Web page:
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Indiana University School of Medicine is hosting its sixth annual LGBTQ+ Health Care Conference March 23-24.

IU School of Medicine hosting 2023 LGBTQ+ Health Care Conference

LGBTQ+ Pride Flag

INDIANAPOLIS—Indiana University School of Medicine is hosting its sixth annual LGBTQ+ Health Care Conference March 23-24. The virtual conference is designed for health care professionals, learners, researchers, patients, community organizations and others who seek to understand the unique health considerations and barriers to health care in the LGBTQ+ population.

The conference will be held virtually, but an in-person kickoff event is planned for March 22 at the Madam Walker Legacy Center in Indianapolis. This year’s theme is “Resiliency, Intersectionality and Emerging Challenges in LGBTQ+ Health Care.” Topics include community advocacy, navigating insurance and the law, supporting families of gender diverse people, HIV/STI risk reduction, identity development and more.

“The LGBTQ+ community experiences unique and difficult health care challenges all over the world,” said Alvaro Tori, MD, senior associate dean for diversity affairs. “This conference will help attendees learn how to provide respectful, inclusive, just, patient-centered and culturally competent health care by developing skills to establish rapport, recognize barriers to care, offer competent primary care and provide referrals when necessary to care.”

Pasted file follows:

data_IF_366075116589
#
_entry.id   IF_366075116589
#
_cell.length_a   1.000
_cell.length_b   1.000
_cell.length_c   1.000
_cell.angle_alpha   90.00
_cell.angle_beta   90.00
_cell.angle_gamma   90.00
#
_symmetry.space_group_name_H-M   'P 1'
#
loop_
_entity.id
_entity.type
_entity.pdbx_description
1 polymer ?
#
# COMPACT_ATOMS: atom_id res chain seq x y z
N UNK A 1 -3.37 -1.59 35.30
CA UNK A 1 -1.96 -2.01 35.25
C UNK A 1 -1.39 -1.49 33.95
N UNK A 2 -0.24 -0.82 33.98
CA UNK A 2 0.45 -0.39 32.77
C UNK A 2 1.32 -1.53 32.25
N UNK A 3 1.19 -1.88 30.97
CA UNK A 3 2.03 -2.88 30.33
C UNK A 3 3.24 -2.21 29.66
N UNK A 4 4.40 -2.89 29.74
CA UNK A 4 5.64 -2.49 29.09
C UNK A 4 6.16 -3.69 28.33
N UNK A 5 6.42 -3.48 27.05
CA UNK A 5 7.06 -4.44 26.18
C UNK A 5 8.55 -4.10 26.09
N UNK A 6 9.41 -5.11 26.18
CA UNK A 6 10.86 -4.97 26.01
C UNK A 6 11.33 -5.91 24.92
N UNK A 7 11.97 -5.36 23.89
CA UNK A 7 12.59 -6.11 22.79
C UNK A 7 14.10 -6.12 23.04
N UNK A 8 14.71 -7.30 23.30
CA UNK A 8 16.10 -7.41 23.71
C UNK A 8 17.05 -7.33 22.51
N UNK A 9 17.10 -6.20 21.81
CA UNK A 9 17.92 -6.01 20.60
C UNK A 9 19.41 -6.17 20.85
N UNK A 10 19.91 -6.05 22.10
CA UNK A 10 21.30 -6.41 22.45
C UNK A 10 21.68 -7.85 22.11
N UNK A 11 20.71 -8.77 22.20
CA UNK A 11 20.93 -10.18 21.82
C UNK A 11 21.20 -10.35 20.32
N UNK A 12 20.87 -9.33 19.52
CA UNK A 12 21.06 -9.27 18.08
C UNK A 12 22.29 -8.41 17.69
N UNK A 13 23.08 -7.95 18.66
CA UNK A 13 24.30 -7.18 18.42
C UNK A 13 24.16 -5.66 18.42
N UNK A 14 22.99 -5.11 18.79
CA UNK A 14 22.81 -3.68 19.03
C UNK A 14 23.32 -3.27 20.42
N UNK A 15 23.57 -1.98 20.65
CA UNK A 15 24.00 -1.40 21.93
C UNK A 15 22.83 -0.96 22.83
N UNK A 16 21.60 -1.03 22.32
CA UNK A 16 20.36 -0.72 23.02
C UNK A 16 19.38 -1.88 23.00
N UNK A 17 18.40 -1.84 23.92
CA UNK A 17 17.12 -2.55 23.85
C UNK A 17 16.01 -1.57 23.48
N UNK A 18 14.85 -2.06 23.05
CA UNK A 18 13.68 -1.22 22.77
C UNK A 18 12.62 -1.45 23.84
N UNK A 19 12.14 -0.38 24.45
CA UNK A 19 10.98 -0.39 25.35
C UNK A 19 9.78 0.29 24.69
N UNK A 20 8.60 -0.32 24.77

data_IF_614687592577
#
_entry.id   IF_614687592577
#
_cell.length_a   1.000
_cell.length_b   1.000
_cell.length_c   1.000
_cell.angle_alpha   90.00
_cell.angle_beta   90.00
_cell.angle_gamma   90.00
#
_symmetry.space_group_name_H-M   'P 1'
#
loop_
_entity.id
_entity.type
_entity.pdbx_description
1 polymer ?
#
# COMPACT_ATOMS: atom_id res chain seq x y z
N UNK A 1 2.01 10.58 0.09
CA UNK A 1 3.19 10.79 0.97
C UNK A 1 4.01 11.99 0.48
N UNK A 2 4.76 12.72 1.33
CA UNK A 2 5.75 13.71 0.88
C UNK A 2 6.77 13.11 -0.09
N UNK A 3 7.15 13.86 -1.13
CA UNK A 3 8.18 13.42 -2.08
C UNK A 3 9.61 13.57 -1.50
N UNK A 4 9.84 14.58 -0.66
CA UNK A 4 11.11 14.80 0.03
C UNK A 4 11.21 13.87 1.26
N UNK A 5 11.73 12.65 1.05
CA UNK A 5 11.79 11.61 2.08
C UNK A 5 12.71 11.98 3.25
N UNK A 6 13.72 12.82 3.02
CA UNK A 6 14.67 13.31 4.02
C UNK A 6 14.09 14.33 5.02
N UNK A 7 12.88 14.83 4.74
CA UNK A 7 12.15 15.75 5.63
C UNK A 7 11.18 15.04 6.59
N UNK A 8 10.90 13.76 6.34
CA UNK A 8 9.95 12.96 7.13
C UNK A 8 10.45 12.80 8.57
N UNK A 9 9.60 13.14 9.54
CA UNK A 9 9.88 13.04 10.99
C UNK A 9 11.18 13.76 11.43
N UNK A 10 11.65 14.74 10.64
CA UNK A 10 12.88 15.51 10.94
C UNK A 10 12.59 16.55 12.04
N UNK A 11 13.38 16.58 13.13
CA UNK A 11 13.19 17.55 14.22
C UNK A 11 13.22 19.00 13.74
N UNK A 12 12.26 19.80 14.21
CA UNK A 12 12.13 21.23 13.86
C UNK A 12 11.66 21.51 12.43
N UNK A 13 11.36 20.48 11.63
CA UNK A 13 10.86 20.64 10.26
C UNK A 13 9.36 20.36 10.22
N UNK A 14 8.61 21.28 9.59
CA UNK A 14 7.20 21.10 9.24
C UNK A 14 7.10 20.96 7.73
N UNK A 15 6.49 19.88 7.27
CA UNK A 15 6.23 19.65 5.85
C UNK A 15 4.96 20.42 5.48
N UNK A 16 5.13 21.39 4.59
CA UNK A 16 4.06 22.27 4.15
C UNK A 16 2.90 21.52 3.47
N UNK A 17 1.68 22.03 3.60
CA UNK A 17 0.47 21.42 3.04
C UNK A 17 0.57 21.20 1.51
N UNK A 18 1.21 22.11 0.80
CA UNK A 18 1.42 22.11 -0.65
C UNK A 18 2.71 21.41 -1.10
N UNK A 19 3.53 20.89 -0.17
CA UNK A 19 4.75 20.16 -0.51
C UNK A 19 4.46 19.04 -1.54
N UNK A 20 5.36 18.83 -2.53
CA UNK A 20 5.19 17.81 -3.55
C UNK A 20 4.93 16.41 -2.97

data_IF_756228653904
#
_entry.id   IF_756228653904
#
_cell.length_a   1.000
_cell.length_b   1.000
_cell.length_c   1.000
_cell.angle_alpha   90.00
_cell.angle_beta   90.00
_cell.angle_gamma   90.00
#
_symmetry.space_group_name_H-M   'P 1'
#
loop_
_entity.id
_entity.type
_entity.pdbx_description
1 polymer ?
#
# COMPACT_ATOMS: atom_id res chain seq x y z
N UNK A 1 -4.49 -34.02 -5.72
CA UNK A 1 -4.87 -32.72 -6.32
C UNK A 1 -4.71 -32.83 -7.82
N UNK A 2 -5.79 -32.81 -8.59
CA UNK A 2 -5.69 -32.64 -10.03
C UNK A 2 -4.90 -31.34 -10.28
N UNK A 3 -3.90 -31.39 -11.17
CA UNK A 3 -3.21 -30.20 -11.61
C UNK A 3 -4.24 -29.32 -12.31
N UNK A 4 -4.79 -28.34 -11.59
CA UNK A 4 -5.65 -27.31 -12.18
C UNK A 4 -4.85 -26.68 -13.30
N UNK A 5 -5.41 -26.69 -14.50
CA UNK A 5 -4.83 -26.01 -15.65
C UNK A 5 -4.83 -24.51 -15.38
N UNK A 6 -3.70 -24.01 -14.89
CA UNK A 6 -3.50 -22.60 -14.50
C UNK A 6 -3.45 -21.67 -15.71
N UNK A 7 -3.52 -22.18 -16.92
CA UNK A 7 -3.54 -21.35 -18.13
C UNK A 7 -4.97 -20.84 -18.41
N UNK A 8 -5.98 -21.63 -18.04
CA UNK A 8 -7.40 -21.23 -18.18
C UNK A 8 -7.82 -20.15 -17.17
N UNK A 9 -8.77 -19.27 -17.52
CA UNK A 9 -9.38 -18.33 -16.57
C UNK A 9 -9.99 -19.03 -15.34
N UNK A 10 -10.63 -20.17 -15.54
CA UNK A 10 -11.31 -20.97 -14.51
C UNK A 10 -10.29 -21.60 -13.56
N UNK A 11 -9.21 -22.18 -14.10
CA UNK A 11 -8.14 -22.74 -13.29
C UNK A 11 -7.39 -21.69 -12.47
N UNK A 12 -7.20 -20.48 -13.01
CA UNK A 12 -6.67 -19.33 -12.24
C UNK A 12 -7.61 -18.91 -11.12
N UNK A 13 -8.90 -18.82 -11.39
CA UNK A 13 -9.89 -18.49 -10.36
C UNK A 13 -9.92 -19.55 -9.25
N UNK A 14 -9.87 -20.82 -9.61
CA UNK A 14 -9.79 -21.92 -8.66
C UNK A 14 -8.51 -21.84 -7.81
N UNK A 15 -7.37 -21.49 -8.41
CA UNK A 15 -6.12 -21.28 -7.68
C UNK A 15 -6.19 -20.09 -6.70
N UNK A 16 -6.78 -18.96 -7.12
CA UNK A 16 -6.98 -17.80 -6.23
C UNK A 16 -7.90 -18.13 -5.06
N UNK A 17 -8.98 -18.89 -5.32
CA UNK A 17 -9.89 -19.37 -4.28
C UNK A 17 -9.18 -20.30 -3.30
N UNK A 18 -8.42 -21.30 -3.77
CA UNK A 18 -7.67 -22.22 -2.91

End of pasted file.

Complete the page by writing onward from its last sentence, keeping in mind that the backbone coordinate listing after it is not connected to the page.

IU School of Medicine faculty and staff, along with community members, and leaders from across the country will present. The keynote speakers will be Elizabeth Brader, Marlon Bailey, PhD, Bruce Smail, Adrian Shanker and Andrea Jenkins.

Visit the conference website to register.

About IU School of Medicine

IU School of Medicine is the largest medical school in the U.S. and is annually ranked among the top medical schools in the nation by U.S. News & World Report. The school offers high-quality medical education, access to leading medical research and rich campus life in nine Indiana cities, including rural and urban locations consistently recognized for livability.